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Comment Re:Exactly! (Score 1) 347

Absolutely, and this ludicrous, greedy policy (and regulations like Sarbanes-Oxley) are really helping to kill the US economy. Now a majority of the top IPOs every year occur in other countries. It used to be like 23 of the top 25 IPOs would always be in the US. Last year, it was like 2 of 25.

I'm sure that had nothing to do with the non-IPO friendly economy that started in the US last year.

Comment Google (Score 1) 1

While Google now owns DoubleClick's DART, their bread and butter are search and contextual text ads which isn't exactly OpenX's market, although you can traffic AdSense tags through their server. It will be interesting to see what Google does with DFP and if Yahoo's APT platform is able to get market share over the next couple of years.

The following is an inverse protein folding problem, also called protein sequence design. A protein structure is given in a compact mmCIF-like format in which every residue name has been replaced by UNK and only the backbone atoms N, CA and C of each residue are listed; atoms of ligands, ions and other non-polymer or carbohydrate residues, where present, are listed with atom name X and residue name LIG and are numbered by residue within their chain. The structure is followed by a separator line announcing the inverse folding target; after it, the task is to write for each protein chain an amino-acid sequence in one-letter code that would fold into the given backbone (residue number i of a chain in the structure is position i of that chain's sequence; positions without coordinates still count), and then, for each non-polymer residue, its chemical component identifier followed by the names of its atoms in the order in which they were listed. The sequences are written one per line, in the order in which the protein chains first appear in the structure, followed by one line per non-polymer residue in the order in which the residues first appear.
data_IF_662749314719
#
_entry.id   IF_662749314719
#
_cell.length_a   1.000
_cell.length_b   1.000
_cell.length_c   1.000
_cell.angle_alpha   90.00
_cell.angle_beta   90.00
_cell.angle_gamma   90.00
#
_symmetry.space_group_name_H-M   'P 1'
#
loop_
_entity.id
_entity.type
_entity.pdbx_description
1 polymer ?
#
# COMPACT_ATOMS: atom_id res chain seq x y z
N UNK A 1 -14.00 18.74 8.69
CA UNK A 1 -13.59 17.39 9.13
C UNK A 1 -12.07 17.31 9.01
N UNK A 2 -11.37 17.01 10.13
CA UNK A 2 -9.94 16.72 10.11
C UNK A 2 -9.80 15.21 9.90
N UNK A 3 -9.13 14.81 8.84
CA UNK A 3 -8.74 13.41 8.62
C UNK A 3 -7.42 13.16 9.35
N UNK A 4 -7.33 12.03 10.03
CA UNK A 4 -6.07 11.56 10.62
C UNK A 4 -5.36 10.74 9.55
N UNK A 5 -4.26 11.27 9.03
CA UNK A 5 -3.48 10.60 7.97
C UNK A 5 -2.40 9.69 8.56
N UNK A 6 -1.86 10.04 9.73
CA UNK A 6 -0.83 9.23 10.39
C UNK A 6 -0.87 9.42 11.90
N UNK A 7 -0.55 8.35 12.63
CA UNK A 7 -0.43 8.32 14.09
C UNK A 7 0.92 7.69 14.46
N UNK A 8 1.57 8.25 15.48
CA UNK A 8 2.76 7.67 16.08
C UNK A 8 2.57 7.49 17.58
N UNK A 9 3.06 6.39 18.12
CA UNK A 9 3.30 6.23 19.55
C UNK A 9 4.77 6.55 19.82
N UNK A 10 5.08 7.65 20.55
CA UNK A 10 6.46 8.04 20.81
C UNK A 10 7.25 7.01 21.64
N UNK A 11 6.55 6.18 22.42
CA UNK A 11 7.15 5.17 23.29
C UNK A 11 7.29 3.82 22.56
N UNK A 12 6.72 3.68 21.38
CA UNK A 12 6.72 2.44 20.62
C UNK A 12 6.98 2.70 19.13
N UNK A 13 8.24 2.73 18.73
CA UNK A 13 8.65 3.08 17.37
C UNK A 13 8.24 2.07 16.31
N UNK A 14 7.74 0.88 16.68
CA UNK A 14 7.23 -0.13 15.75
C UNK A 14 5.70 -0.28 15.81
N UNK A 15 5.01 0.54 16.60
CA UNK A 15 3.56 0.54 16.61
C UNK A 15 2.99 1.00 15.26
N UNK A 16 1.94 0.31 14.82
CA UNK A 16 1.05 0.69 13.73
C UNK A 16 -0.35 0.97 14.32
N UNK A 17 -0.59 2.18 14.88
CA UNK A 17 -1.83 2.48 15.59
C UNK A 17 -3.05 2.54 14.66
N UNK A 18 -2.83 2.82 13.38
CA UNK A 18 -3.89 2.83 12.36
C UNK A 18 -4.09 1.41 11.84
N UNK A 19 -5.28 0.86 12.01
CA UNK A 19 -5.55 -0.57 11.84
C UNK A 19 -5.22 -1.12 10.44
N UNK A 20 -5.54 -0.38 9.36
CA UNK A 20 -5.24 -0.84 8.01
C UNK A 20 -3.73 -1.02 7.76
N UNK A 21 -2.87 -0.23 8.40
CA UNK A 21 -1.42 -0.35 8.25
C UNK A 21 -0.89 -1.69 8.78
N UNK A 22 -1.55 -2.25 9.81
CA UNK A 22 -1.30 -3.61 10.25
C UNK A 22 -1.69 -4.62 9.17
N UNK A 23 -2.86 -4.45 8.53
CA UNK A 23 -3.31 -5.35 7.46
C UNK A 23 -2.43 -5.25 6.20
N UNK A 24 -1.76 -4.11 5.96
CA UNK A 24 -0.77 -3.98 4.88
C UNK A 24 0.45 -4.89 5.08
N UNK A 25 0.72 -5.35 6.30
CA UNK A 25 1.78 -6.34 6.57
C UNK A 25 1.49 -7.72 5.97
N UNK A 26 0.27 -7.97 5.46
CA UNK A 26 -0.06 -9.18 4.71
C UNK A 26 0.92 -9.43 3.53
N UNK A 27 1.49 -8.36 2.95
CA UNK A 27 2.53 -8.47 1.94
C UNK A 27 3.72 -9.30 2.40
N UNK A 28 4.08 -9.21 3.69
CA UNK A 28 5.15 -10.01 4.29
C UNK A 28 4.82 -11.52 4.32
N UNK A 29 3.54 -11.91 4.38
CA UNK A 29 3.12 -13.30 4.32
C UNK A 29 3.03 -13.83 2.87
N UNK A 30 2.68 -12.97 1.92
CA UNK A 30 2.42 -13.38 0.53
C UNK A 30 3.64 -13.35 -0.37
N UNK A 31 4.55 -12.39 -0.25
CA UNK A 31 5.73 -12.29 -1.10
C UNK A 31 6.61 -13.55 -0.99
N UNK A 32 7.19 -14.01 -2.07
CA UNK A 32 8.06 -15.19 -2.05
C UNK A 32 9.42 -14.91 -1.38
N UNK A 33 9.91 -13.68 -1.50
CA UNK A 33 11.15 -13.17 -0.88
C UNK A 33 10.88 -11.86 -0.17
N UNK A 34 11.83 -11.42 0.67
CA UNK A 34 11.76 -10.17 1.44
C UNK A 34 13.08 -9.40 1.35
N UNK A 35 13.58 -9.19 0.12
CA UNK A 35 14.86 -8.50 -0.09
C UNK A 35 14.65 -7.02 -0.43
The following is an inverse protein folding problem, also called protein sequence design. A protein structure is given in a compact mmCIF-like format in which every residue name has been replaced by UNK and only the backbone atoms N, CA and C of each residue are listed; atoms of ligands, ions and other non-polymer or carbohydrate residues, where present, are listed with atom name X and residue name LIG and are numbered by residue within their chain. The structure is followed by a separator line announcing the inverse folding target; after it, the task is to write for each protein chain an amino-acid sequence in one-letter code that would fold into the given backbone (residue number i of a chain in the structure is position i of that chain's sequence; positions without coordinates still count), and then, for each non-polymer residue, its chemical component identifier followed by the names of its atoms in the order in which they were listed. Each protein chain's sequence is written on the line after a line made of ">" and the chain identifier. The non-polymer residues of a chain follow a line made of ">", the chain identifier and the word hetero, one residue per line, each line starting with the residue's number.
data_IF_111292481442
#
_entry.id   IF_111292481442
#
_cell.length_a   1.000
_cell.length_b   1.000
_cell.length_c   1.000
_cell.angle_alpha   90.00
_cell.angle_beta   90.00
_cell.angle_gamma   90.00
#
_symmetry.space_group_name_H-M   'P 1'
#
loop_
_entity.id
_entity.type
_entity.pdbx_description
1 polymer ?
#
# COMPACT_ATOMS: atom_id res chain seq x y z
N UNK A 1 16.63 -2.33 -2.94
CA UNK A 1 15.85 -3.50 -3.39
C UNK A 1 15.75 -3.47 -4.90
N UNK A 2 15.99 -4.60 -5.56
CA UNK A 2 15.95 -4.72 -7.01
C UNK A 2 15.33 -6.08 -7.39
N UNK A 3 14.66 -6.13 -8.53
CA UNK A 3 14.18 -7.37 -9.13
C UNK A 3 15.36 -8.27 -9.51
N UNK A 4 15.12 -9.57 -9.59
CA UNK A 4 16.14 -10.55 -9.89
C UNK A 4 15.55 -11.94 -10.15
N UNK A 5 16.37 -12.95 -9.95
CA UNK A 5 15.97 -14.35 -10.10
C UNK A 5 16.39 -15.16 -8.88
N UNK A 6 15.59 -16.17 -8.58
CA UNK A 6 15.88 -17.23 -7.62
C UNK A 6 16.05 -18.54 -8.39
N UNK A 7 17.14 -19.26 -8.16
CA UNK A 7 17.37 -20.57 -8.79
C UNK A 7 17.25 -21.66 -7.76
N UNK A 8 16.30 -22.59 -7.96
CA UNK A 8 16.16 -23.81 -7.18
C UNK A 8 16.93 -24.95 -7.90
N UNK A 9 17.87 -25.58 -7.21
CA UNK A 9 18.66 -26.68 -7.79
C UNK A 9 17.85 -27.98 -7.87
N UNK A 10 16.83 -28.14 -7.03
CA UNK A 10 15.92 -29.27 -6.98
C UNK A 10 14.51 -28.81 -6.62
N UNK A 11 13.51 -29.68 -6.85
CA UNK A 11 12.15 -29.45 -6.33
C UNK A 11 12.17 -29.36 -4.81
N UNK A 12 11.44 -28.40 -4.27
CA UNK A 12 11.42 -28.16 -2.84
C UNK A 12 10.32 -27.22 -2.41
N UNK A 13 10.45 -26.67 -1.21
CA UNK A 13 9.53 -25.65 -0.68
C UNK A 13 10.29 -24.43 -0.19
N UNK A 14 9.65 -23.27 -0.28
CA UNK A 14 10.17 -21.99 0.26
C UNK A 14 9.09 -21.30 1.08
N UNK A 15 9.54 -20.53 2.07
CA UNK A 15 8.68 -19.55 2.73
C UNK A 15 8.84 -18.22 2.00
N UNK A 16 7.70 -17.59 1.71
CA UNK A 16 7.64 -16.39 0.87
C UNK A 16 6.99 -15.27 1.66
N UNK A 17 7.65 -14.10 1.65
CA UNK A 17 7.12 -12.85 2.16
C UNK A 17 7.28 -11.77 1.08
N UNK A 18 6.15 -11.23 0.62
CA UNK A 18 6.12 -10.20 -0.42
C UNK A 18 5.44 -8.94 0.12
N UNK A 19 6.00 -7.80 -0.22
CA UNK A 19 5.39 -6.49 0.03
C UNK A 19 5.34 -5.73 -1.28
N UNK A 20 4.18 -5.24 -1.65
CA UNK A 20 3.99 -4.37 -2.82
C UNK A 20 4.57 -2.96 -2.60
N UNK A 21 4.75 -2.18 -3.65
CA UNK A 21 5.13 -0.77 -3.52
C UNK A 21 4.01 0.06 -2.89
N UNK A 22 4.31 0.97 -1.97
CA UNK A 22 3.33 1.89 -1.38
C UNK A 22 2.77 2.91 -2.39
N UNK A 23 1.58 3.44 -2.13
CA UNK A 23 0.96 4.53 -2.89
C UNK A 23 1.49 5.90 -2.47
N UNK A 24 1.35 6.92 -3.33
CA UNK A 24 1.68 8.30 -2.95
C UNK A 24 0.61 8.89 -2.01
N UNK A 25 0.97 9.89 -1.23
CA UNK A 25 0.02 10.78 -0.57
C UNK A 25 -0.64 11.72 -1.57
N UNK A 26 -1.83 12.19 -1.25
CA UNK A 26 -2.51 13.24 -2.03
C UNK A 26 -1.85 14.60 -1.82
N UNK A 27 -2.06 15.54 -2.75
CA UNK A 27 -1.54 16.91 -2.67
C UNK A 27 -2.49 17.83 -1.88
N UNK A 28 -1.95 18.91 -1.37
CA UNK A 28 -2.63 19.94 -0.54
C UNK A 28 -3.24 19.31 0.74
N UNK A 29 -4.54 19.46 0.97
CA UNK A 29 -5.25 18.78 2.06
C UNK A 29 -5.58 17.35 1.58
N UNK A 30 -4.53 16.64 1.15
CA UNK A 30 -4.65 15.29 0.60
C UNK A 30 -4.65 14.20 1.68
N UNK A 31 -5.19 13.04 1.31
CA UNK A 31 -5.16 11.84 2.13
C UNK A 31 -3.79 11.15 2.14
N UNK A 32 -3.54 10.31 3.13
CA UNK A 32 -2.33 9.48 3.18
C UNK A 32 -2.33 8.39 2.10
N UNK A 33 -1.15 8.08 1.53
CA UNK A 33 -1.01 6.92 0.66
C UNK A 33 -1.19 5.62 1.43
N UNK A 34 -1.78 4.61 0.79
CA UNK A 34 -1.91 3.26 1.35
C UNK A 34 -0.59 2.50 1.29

Music

Submission + - Yahoo Music Not Interested in "User Inconvenie

KingAdrock writes: In a presentation at a digital music conference last week the head of Yahoo! Music, Ian C Rogers, denounced the tactics being used by major music labels.

If the licensing labels offer their content to Yahoo! put more barriers in front of the users, I'm not interested. Do what you feel you need to do for your business, I'll be polite, say thank you, and decline to sign. I won't let Yahoo! invest any more money in consumer inconvenience. I will tell Yahoo! to give the money they were going to give me to build awesome media applications to Yahoo! Mail or Answers or some other deserving endeavor. I personally don't have any more time to give and can't bear to see any more money spent on pathetic attempts for control instead of building consumer value. Life's too short. I want to delight consumers, not bum them out.
Announcements

Submission + - Jimmy Wales' Wikia Chooses Monetization Platform

KingAdrock writes: Wikia released a press release this morning announcing that they had choses LookSmart to provide the technology platform for their site monetization initiative. Wikia, started by Wikipedia founder Jimmy Wales, is a wiki hosting service based on the MediaWiki platform.